From left to right: AAPD President and CEO Helena Berger, AAPD Paul G. Hearne Emerging Leader Award recipient Lydia Brown, and Kathy Martinez from Wells Fargo pose for a photograph on stage during the presentation of the 2018 AAPD Paul G. Hearne Emerging Leader Award to Lydia Brown during the 2018 AAPD Leadership Awards Gala.
From left to right: AAPD President and CEO Helena Berger, AAPD Paul G. Hearne Emerging Leader Award recipient Emily Ladau, and Gala Co-Chair Rodney Hood pose for a photograph during the presentation of the 2018 AAPD Paul G. Hearne Emerging Leader Award to Emily Ladau at the 2018 AAPD Leadership Awards Gala.
Through the AAPD Paul G. Hearne Emerging Leader Awards, the American Association of People with Disabilities (AAPD) recognizes outstanding emerging leaders with disabilities who exemplify leadership, advocacy, and dedication to the broader cross-disability community. Two (2) individuals will each receive $2,500 in recognition of their outstanding contributions and $7,500 to further a new or existing project or initiative that increases opportunities for people with disabilities. The recipients of the 2019 AAPD Paul G. Hearne Emerging Leader Awards will be honored among national disability leaders at the AAPD Leadership Awards Gala in Washington, DC.
Paul G. Hearne: A Legacy of Leadership
This award is named in honor of Paul G. Hearne, an advocate and visionary leader with a lifelong disability who achieved success as a nonprofit executive, foundation president, federal agency director, and mentor to countless people with disabilities. A passionate advocate for increased employment of people with disabilities, Paul opened doors for thousands through his leadership of Just One Break, an employment agency for people with disabilities in New York City, and The Dole Foundation for Employment of People with Disabilities in Washington, DC. Until his passing in 1998, Paul pursued two core passions: 1) to create a national association that gave people with disabilities more consumer power and a stronger public voice, and 2) to cultivate potential leaders to carry on the disability rights movement. Paul achieved his first goal during his lifetime with the 1995 creation of AAPD, now recognized as a powerful force for organizing the disability community as catalysts for change. The AAPD Paul G. Hearne Leadership Awards were established in 1999, not only as a way to honor his lifetime of leadership and advocacy, but to help realize Paul’s second goal by highlighting and supporting emerging leaders with disabilities.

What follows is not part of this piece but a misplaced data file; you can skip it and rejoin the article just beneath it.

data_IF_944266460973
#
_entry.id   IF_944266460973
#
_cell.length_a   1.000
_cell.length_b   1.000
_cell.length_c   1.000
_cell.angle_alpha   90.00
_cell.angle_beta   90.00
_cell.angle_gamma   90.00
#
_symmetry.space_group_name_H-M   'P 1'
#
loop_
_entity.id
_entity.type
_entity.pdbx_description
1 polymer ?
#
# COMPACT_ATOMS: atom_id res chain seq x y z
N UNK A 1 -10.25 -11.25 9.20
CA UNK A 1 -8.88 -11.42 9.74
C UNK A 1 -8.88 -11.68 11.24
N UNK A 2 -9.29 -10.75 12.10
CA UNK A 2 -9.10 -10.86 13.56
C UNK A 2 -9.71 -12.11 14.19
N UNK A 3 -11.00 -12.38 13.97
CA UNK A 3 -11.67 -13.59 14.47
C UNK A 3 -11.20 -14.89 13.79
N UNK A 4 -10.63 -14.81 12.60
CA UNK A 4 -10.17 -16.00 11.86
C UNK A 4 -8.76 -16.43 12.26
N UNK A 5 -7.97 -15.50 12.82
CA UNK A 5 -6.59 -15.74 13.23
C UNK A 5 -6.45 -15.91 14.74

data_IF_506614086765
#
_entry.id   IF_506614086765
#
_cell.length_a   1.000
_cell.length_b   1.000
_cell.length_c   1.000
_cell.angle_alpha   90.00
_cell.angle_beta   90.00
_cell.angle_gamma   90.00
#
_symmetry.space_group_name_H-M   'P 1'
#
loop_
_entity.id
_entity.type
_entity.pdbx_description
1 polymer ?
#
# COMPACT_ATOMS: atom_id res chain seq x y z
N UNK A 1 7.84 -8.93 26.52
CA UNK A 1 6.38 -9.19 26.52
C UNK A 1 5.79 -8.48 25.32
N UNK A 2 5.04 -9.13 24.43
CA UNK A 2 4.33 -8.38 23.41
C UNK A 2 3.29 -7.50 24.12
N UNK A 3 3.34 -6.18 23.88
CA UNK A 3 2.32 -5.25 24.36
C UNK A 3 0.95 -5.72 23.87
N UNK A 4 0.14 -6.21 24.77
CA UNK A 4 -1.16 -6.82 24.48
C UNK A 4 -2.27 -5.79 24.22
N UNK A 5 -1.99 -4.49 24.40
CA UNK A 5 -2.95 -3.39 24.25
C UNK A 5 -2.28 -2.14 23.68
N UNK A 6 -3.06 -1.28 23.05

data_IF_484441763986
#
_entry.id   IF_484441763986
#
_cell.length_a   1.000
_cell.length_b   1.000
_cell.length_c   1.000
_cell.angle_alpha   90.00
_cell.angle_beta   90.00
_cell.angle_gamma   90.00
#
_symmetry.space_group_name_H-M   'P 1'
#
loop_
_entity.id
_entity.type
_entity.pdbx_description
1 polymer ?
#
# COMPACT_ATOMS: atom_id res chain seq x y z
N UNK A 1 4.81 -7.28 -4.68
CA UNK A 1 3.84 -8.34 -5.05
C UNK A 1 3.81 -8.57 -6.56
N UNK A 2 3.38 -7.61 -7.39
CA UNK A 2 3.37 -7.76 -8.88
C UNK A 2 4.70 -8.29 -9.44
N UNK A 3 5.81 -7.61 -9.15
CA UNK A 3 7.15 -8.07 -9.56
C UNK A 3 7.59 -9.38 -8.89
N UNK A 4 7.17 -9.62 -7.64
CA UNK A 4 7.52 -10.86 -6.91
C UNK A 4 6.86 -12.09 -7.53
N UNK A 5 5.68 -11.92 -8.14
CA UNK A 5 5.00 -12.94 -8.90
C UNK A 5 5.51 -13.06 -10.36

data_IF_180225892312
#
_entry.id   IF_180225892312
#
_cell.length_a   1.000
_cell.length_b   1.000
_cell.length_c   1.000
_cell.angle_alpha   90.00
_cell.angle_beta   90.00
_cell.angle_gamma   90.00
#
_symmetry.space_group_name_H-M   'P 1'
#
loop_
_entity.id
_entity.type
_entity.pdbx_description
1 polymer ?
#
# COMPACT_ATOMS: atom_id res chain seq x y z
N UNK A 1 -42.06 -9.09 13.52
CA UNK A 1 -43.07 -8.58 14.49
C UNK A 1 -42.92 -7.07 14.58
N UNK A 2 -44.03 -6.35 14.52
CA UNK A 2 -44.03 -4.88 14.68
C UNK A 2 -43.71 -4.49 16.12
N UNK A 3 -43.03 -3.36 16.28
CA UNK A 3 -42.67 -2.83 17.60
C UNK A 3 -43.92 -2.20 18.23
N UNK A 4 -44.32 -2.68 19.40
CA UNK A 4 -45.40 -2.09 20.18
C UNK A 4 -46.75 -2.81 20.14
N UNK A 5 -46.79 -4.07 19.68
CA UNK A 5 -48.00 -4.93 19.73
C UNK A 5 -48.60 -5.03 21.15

AAPD Paul G. Hearne Emerging Leader Award Application Process
The 2019 applications are due by October 1, 2018.
Application Guidelines and Procedures
Candidates for the AAPD Paul G. Hearne Leadership Award must submit all required documentation through the online application. Candidates must complete and submit:
- The application information section
- A copy of their current resume
- Answers to three (3) essay questions
- Two (2) letters of support. (These letters can come from professors, employers, colleagues, coaches, counselors, or other individuals who know the applicant well. They should speak to the applicant’s experience, work ethic, and leadership.)
It is recommended that you complete the essay questions in a separate word processing program and then copy and paste them into the online form so that it can be submitted in one sitting. Incomplete or late submissions will not be considered. We will not be able to consider any materials in excess of the stated requirements. Any U.S. resident who self-identifies as an individual with any type of disability is invited to apply. AAPD encourages emerging leaders with disabilities of any age to apply.
Conflicts of Interest
Please note that to avoid conflicts of interest, applications will not be accepted if a letter of support is written by a member of the AAPD Board of Directors, an AAPD staff member, or a relative of any of these individuals. View a list of AAPD Board and Staff.